unsigned long time_nowlpt2 = 0;

    // the setup function runs once when you press reset or power the board
    void setup() {
    time_nowref1 = 0;
    time_nowlpt1 = 0;
    pinMode(PC13, OUTPUT);
    pinMode(PA6, OUTPUT); //led
    pinMode(PA5, OUTPUT); //ref
    pinMode(PA4, OUTPUT); //laptop

    // the loop function runs over and over again forever
    unsigned long n=1;
    unsigned long x=1;
    void loop() {
    int s = millis()/1000; //convert millis to seconds

    if(s > time_nowref1){ // if current time is greater than ref timer 1
    if(n % 2){ //if have remainder
    time_nowref1 = s + ref1; //set timer to 9hrs
    digitalWrite(PA6, HIGH); //set PA6 to 5v
    digitalWrite(PA5, HIGH); //set PA5 to 5v
    }else{ //no remainder
    time_nowref1 = s + ref2; //set ref timer to 3hrs
    digitalWrite(PA6, LOW); //set PA6 to 0v
    digitalWrite(PA5, LOW); //set PA5 to 0v

    if(s > time_nowlpt1){ //is current time > laptop timer 1
    if(x % 2){ //do we have remainder?
    time_nowlpt1 = s + lpt1; //set laptop timer current seconds plus laptop timer 1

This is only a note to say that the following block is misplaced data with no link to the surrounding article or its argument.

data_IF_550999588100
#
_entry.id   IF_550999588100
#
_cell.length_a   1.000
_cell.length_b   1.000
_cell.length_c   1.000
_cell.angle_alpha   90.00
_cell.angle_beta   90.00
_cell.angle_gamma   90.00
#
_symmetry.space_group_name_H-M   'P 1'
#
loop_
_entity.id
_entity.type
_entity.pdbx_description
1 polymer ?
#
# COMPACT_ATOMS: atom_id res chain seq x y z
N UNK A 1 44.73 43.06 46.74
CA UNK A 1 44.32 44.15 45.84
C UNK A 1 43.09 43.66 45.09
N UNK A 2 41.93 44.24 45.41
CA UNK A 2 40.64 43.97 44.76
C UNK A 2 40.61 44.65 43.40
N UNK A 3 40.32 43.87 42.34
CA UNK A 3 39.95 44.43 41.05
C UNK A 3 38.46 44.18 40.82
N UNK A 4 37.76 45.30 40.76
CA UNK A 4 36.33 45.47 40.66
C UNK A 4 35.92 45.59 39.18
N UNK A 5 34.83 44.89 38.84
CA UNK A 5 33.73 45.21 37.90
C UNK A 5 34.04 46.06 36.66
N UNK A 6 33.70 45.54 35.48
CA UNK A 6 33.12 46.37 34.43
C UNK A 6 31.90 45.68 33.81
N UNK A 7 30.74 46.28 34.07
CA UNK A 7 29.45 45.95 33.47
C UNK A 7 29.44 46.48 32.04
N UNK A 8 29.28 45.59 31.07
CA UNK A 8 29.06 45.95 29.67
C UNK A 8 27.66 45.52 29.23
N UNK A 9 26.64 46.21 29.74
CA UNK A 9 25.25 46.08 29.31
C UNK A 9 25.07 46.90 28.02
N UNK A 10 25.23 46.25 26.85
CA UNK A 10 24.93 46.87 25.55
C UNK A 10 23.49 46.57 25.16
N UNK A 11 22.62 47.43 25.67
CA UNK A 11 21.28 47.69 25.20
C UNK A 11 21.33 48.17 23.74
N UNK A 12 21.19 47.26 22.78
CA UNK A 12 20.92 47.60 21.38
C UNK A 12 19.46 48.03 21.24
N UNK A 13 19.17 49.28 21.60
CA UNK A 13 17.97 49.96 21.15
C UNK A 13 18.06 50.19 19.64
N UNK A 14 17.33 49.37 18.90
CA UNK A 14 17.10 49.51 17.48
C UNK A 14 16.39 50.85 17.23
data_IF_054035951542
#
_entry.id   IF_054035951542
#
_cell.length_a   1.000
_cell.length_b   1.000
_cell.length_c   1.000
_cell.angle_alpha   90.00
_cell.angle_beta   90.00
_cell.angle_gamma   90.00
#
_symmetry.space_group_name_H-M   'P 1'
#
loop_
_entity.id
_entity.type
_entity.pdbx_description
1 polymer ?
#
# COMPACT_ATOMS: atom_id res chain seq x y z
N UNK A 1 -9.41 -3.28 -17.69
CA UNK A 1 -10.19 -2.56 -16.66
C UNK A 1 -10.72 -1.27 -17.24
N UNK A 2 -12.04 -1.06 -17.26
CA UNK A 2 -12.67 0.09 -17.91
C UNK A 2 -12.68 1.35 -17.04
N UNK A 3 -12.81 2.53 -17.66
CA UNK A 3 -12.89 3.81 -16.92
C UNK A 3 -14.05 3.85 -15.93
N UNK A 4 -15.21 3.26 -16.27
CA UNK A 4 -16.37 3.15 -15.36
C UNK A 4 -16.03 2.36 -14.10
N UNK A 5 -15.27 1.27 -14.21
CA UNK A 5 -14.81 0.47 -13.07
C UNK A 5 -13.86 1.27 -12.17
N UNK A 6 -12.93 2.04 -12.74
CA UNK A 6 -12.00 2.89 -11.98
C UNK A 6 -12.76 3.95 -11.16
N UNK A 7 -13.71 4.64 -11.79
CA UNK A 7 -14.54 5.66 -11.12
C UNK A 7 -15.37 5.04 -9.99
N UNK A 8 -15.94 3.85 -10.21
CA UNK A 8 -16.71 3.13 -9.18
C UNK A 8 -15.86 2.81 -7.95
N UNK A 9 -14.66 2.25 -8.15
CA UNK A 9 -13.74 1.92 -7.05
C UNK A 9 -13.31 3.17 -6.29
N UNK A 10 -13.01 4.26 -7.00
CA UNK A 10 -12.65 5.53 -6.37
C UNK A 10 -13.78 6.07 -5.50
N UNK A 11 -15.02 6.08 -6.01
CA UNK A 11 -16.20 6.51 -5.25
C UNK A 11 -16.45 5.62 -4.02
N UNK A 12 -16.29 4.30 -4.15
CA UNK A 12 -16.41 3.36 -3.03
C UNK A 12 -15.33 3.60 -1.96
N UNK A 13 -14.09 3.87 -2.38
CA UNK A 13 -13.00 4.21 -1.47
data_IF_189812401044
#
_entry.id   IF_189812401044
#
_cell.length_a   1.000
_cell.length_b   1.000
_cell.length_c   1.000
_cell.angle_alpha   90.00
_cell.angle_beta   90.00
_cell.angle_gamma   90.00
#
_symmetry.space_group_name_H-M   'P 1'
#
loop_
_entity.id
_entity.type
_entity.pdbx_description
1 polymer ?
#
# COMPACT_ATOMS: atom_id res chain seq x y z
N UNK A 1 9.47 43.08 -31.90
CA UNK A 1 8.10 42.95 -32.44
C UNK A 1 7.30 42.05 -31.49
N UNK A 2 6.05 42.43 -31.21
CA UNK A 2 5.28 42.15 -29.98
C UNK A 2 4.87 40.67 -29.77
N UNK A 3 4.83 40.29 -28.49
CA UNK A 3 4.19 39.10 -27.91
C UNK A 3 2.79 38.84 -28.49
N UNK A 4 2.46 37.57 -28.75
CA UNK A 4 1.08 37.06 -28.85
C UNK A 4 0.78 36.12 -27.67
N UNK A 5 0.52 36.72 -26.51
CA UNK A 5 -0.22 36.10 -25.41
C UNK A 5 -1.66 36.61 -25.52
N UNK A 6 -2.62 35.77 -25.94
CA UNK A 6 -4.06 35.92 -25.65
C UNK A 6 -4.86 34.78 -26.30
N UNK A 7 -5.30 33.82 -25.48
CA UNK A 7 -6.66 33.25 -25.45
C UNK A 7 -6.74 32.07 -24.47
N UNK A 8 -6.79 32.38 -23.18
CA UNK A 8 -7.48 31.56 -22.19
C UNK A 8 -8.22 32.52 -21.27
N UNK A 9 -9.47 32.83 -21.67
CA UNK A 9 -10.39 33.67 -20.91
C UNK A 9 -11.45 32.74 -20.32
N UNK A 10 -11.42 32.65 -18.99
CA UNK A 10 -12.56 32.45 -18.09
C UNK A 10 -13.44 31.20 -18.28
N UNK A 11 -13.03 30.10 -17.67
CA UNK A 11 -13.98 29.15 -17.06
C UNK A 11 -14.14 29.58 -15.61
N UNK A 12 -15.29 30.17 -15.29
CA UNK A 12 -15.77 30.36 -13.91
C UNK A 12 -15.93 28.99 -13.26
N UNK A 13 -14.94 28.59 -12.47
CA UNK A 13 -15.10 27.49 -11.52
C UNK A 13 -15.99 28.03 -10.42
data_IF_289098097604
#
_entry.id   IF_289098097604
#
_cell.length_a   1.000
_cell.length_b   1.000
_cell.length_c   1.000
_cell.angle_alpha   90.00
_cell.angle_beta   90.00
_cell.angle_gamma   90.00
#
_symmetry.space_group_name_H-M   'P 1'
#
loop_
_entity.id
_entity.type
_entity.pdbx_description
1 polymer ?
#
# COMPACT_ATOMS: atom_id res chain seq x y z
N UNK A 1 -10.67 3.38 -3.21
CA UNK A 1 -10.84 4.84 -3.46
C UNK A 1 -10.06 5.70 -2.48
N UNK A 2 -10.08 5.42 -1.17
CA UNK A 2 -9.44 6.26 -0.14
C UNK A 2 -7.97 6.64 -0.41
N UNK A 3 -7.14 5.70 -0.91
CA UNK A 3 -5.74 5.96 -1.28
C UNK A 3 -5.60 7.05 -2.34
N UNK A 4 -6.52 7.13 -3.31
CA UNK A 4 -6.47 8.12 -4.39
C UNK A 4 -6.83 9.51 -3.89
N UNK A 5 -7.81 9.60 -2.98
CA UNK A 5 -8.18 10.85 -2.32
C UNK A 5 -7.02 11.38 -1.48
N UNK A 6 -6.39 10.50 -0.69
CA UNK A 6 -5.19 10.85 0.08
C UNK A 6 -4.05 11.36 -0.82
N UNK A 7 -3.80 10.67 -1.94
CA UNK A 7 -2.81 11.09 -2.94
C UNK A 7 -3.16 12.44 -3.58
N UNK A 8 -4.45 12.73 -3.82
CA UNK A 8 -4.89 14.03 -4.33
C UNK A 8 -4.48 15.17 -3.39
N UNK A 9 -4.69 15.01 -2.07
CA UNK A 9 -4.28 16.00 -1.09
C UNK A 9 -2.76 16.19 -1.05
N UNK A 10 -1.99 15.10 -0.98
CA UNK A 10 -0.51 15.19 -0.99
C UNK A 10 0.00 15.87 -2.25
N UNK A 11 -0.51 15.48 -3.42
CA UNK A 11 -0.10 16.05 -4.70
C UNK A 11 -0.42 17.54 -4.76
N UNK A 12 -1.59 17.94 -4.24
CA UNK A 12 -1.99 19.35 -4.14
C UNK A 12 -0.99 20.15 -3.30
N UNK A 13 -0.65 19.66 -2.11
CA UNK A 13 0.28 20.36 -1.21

digitalWrite(PA4, HIGH); //set PA4 to 5v
    digitalWrite(PC13, HIGH); //set PC13 to 5v
    }else{ //we dont have remainder
    time_nowlpt1 = s + lpt1; //set laptop timer to current seconds plus laptop timer 1 (or 2 if you want different time)
    digitalWrite(PA4, LOW); //set PA4 to 0v
    digitalWrite(PC13, LOW); //set PC13 to 0v


    -- edited by rufnek on Apr 01 2019, 02:34 PM
  • Exhaust Fan Blade Balancing

    masisira agad bearings dahil sa unbalanced fan blades
    electrical tape for balancing

    -- edited by piLio on Apr 09 2019, 04:03 PM
  • I have an old 4D cell incandescent lantern converted to LED.